ARLINGTON, Va. (AP) — A Tuskegee (tuhs-KEE'-ghee) airman who shot down two German fighter planes while escorting a damaged bomber to its base now lies in Arlington National Cemetery after a burial with special honors.
Luke Weathers Jr.'s burial comes as Hollywood is flooding U.S. theaters Friday with the action film "Red Tails," based on the Tuskegee Airmen and their struggles for equal treatment. They were the first black aviators in U.S. military history and are among World War II's most respected fighter squadrons.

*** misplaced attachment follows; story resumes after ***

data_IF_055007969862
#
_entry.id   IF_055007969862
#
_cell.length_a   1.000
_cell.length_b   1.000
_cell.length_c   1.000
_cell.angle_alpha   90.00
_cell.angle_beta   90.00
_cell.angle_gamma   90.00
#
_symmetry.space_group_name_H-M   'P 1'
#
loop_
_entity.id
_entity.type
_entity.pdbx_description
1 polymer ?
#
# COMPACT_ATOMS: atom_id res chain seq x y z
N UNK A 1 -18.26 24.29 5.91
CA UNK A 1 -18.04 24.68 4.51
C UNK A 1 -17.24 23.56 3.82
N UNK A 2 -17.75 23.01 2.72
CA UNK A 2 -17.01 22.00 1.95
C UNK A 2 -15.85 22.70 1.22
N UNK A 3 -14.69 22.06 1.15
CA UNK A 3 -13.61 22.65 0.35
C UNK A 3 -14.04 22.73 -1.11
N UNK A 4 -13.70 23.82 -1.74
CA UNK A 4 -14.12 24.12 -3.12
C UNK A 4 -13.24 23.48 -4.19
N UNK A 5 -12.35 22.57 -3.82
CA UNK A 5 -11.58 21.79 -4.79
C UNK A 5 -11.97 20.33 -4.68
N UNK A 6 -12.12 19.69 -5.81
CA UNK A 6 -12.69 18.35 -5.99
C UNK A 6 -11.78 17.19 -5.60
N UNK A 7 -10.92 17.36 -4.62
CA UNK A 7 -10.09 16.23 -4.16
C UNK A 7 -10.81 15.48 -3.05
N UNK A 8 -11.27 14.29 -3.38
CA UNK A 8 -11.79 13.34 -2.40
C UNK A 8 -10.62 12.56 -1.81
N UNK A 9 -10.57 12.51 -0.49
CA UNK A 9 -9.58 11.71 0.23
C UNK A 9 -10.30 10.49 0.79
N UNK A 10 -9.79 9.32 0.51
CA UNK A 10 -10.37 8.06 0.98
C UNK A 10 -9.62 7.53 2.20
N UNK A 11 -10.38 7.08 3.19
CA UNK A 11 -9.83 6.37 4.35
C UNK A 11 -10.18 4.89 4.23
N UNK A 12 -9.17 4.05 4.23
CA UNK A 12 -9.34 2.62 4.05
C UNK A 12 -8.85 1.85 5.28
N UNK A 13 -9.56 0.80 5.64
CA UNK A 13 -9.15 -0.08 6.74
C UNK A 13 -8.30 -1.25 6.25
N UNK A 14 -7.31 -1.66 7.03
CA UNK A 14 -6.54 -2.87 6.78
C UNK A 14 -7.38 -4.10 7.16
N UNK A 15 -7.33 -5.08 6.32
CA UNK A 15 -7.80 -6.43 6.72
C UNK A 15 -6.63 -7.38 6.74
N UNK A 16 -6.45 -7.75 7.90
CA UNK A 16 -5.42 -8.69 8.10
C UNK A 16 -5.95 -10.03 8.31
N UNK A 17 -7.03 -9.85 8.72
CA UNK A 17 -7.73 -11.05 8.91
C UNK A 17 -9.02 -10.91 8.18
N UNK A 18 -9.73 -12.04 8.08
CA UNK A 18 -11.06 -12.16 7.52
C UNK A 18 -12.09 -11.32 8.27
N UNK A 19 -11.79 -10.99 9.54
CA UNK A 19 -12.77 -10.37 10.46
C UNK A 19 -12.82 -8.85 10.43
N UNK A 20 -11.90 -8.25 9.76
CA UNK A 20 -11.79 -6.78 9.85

Weathers, 90, died Oct. 15 in Tucson, Ariz. He lived much of his life in Memphis, Tenn.
The Arlington ceremony began with a missing-man formation flyover by four F-16s. Then Weathers' flag-draped coffin arrived on a caisson led by an Air Force band.